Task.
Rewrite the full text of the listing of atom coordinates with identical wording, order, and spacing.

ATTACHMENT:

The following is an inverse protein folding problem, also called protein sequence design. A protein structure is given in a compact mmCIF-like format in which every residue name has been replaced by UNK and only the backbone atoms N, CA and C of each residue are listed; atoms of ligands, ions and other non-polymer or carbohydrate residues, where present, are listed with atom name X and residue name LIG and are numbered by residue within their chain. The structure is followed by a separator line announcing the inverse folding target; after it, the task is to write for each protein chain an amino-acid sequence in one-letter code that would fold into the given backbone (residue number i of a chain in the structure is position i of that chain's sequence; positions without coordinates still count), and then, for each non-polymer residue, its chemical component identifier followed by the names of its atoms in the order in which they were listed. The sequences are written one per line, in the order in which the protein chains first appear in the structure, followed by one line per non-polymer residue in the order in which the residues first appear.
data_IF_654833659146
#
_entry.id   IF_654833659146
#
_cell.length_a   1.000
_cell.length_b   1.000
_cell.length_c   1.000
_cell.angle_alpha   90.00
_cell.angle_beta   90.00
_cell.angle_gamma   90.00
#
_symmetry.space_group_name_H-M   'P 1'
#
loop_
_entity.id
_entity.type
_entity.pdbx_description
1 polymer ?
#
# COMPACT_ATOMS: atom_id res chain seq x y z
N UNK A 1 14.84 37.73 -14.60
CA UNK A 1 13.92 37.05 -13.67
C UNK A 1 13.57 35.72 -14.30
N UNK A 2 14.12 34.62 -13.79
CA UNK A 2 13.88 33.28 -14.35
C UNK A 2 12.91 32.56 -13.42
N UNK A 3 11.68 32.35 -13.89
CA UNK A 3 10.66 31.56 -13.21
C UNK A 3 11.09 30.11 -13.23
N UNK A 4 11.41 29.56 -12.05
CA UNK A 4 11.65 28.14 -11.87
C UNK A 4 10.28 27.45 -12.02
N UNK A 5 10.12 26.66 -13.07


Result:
The following is an inverse protein folding problem, also called protein sequence design. A protein structure is given in a compact mmCIF-like format in which every residue name has been replaced by UNK and only the backbone atoms N, CA and C of each residue are listed; atoms of ligands, ions and other non-polymer or carbohydrate residues, where present, are listed with atom name X and residue name LIG and are numbered by residue within their chain. The structure is followed by a separator line announcing the inverse folding target; after it, the task is to write for each protein chain an amino-acid sequence in one-letter code that would fold into the given backbone (residue number i of a chain in the structure is position i of that chain's sequence; positions without coordinates still count), and then, for each non-polymer residue, its chemical component identifier followed by the names of its atoms in the order in which they were listed. The sequences are written one per line, in the order in which the protein chains first appear in the structure, followed by one line per non-polymer residue in the order in which the residues first appear.
data_IF_654833659146
#
_entry.id   IF_654833659146
#
_cell.length_a   1.000
_cell.length_b   1.000
_cell.length_c   1.000
_cell.angle_alpha   90.00
_cell.angle_beta   90.00
_cell.angle_gamma   90.00
#
_symmetry.space_group_name_H-M   'P 1'
#
loop_
_entity.id
_entity.type
_entity.pdbx_description
1 polymer ?
#
# COMPACT_ATOMS: atom_id res chain seq x y z
N UNK A 1 14.84 37.73 -14.60
CA UNK A 1 13.92 37.05 -13.67
C UNK A 1 13.57 35.72 -14.30
N UNK A 2 14.12 34.62 -13.79
CA UNK A 2 13.88 33.28 -14.35
C UNK A 2 12.91 32.56 -13.42
N UNK A 3 11.68 32.35 -13.89
CA UNK A 3 10.66 31.56 -13.21
C UNK A 3 11.09 30.11 -13.23
N UNK A 4 11.41 29.56 -12.05
CA UNK A 4 11.65 28.14 -11.87
C UNK A 4 10.28 27.45 -12.02
N UNK A 5 10.12 26.66 -13.07